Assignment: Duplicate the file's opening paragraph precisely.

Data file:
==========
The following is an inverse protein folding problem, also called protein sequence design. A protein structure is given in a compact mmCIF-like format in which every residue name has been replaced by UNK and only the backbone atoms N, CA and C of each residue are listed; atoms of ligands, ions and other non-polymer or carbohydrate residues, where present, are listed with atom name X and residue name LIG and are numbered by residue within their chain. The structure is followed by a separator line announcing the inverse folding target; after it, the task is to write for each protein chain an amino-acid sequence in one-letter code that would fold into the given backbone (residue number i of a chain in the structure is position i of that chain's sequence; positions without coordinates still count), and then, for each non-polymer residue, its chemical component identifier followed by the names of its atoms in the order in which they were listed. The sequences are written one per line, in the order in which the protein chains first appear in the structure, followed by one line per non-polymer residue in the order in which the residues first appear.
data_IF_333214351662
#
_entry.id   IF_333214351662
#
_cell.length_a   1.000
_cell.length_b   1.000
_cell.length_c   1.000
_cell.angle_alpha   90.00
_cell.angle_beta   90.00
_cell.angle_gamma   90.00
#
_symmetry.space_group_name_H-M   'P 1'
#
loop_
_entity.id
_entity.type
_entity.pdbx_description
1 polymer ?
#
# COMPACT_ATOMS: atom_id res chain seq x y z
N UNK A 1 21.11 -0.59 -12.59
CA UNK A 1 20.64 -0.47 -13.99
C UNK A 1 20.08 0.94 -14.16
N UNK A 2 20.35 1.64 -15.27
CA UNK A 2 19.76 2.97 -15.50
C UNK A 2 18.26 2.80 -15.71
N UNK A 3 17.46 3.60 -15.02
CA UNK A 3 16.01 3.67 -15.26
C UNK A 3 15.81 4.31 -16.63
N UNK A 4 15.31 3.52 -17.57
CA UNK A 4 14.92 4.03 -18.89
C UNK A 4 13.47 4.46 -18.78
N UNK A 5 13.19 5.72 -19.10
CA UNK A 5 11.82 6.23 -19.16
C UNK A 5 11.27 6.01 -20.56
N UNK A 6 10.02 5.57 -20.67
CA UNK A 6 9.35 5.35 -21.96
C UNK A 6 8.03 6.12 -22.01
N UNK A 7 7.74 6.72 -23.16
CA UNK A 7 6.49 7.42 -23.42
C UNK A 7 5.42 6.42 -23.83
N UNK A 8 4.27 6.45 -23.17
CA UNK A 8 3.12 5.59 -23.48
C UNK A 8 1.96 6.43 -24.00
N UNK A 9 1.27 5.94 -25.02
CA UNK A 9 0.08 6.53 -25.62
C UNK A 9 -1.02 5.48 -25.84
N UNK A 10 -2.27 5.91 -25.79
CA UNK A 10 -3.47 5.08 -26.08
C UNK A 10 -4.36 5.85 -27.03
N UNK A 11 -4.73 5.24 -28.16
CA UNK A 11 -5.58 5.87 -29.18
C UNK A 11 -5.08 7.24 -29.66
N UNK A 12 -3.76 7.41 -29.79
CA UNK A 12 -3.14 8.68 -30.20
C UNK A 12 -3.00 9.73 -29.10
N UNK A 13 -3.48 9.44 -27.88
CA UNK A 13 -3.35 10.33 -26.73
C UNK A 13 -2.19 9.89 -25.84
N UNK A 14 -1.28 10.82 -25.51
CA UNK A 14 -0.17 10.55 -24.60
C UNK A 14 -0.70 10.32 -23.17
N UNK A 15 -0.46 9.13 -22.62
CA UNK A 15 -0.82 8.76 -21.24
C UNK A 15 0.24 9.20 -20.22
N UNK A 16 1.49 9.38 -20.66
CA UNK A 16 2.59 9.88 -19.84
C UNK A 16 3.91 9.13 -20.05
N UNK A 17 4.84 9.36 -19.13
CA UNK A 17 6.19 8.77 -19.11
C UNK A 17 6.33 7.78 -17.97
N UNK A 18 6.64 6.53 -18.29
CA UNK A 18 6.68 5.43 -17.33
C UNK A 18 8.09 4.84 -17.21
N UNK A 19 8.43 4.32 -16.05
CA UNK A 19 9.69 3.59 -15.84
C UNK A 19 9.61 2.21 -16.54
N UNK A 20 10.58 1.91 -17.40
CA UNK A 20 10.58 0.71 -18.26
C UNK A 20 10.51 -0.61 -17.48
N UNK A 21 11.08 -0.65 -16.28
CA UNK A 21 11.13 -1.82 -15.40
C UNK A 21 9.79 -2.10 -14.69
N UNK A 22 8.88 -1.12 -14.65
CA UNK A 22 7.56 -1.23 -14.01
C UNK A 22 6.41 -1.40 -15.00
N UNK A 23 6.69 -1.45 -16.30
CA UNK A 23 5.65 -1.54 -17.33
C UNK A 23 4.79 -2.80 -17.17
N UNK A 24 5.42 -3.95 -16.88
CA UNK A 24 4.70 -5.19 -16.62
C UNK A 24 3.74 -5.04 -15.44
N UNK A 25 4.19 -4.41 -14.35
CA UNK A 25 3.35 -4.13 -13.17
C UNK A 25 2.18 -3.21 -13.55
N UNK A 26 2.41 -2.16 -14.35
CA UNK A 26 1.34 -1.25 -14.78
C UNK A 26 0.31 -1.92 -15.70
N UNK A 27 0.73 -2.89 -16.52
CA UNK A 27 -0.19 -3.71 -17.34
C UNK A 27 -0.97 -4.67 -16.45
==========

The following is an inverse protein folding problem, also called protein sequence design. A protein structure is given in a compact mmCIF-like format in which every residue name has been replaced by UNK and only the backbone atoms N, CA and C of each residue are listed; atoms of ligands, ions and other non-polymer or carbohydrate residues, where present, are listed with atom name X and residue name LIG and are numbered by residue within their chain. The structure is followed by a separator line announcing the inverse folding target; after it, the task is to write for each protein chain an amino-acid sequence in one-letter code that would fold into the given backbone (residue number i of a chain in the structure is position i of that chain's sequence; positions without coordinates still count), and then, for each non-polymer residue, its chemical component identifier followed by the names of its atoms in the order in which they were listed. The sequences are written one per line, in the order in which the protein chains first appear in the structure, followed by one line per non-polymer residue in the order in which the residues first appear.